incommode other passengers. Difficili bile tumet jecur-o express 47, 8. By a frivolous judgment] Inania his resentment and jealousy, at hearing judicio—because, though inflicted on his mistress commend a rival.
Marius, it was of no service to the inAgain, lib. iv. od. i. 1. 12. Si tor- jured province; for, instead of restoring rere jecur quæris idoneum-by which he to it the treasures of which it had been means, kindling the passion of love plundered, part of these, to a vast
Exul ab octavà Marius bibit, et fruitur. Dîs
amount, were put into the public trea- beasts—hunting-chasing. So inveighsury. As for Marius mself, he lived ing against by satire, driving such vices in as much festivity as if nothing had as he mentions out of their lurking happened, as the next two verses inform places, and hunting them down, as it
were, in order to destroy them. 49. The exile Marius.] Marius Priscus, -But why rather Heracleans ?) Juproconsul of Africa, who, for pillaging venal here anticipates the supposed obthe province of vast sums of money, was jections of some, who might, perhaps, condemned to be banished.
advise him to employ his talents on some - From the eighth hour.] Began his fabulous and more poetical subjects carousals from two o'clock in the after- such as the labours of Hercules, &c. noon, which was reckoned an instance “Why should I prefer these (as if he of dissoluteness and luxury, it being an “ had said) when so many subjects in hour sooner than it was customary to sit “ real life occur, to exercise my pen in down to meals. See note on sat, xi. 1. more useful way?" 204. and on Persius, sat. iii. 1. 4.
53. Or Diomedeans.] i. e. Verses on 49, 50. He enjoys the angry gods.] the exploits of Diomed, a king of Thrace, Though Marius had incurred the anger who fed his horses with man's flesh. of the gods by his crimes, yet, regardless Hercules slew him, and threw him to be of this, he enjoyed himself in a state of devoured by his own horses. the highest jollity and festivity.
-The lowing of the labyrinth.] The Vanquishing province, &c.] Victrix story of the Minotaur, the monster kept was used as forensic term, to denote in the labyrinth of Crete, who was half one who had got the better in a law-suit. a bull, and slain by Theseus. See The province of Africa had sued Marius, Ainsw. Minotaurus. and had carried the cause against him, 54. The sea stricken by a boy.] The but had still reason to deplore her losses: story of Icarus, who, flying too near the for though Marius was sentenced to pay sun, melted the wax by which his wings an immense fine, which came out of what were fastened together, and fell into the he had pillaged, yet this was put into sea; from him called Icarian. See Hor. the public treasury, and no part of it lib. iv. od. ii. 1. 2-4. given to the Africans; and, besides this, The flying artificer.] Dædalus, Marius had reserved sufficient to main- who invented and made wings for himtain himself in a luxurious manner. See self and his son Icarus, with which they above, note on i. 47, 8.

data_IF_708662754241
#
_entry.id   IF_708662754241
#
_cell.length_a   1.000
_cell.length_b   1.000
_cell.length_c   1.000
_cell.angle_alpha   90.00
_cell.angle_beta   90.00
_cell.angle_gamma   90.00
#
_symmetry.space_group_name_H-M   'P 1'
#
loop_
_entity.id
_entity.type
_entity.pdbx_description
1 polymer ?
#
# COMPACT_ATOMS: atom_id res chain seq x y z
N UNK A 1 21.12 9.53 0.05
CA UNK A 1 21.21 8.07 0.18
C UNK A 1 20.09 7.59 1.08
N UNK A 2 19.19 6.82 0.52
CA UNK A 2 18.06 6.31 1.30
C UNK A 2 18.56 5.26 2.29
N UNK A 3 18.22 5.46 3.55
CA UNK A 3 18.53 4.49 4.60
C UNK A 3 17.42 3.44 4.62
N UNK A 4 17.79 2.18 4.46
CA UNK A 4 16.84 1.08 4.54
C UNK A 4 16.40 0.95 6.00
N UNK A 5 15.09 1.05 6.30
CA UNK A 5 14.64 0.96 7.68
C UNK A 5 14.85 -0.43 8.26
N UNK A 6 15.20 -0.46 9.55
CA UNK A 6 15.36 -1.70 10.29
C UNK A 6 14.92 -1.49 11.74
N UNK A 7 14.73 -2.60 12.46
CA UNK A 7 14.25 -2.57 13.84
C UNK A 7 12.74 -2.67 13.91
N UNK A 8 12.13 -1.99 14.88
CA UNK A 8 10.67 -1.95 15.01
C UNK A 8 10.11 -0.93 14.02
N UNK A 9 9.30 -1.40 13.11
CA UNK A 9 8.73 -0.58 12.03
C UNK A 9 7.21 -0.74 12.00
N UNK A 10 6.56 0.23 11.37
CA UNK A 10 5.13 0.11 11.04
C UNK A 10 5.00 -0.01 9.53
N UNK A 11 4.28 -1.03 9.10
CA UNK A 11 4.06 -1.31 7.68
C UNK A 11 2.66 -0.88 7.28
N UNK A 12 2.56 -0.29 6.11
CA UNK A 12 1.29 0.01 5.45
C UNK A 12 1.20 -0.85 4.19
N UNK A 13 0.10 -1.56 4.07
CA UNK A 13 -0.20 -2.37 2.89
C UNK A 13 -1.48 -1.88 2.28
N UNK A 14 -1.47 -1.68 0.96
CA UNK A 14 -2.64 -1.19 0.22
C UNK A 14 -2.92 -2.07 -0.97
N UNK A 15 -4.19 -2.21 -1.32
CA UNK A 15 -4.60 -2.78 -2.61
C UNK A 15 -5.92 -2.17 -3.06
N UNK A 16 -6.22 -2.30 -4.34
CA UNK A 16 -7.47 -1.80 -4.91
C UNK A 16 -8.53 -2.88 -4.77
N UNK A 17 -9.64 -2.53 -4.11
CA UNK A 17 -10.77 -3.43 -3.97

fled from Crete, See Ainsw. Dæda51. Worthy the Venusinian lamp?] i.e. lus. The pen of Horace himself? This 55. The bawd.] The husband, who charming writer was born at Venusium, turns bawd by prostituting his wife for a city of Apulia. When the poets wrote gain, and thus receives the goods of the by night, they made use of a lamp. adulterer as the price of her chastity.
52. Shall I not agitute, &c.] Agitem 56. There no right to the wife.] Do. implies pursuing, as hunters do wild mitian made a law to forbid the use of
The exile Marius drinks from the eighth hour, and enjoys the Angry gods? but thou, vanquishing province, lamentest ! 50 Shall I not believe these things worthy the Venusinian lamp? Shall I not agitate these (subjects ?)--but why rather Hera
cleans, Or Diomedeans, or the lowing of the labyrinth, And the sea stricken by a boy, and the flying artificer? When the bawd can take the goods of the adulterer, (if of taking
55 There is no right to the wife,) taught to look upon the ceiling, Taught also at a cup to snore with a vigilant nose. When he can think it right to hope for the charge of a
cohort, Who hath given his estate to stables, and lacks all 59 The income of his ancestors, while he flies, with swift axle, over
litters (see note, l. 32.) to adulterous drunken husband, represents her as wives, and to deprive them of taking mentioning a like particular: legacies or inheritances by will. This “ My whole night's comfort is the was evaded, by making their husbands “ tunable serenade of that wakeful nightpanders to their lewdness, and so causing “ingale—bis nose." the legacies to be given to them.
58. A cohort.] A company of foot in -Taught to look upon the ceiling.] a regiment, or legion, which consisted of As inobservant of his wife's infamy then ten cohorts. transacting before him--this he was well 59. Hath given his estate to stables.] skilled in. See Hor. lib. od. vi. l. i. e. Has squandered away all his patri25–32.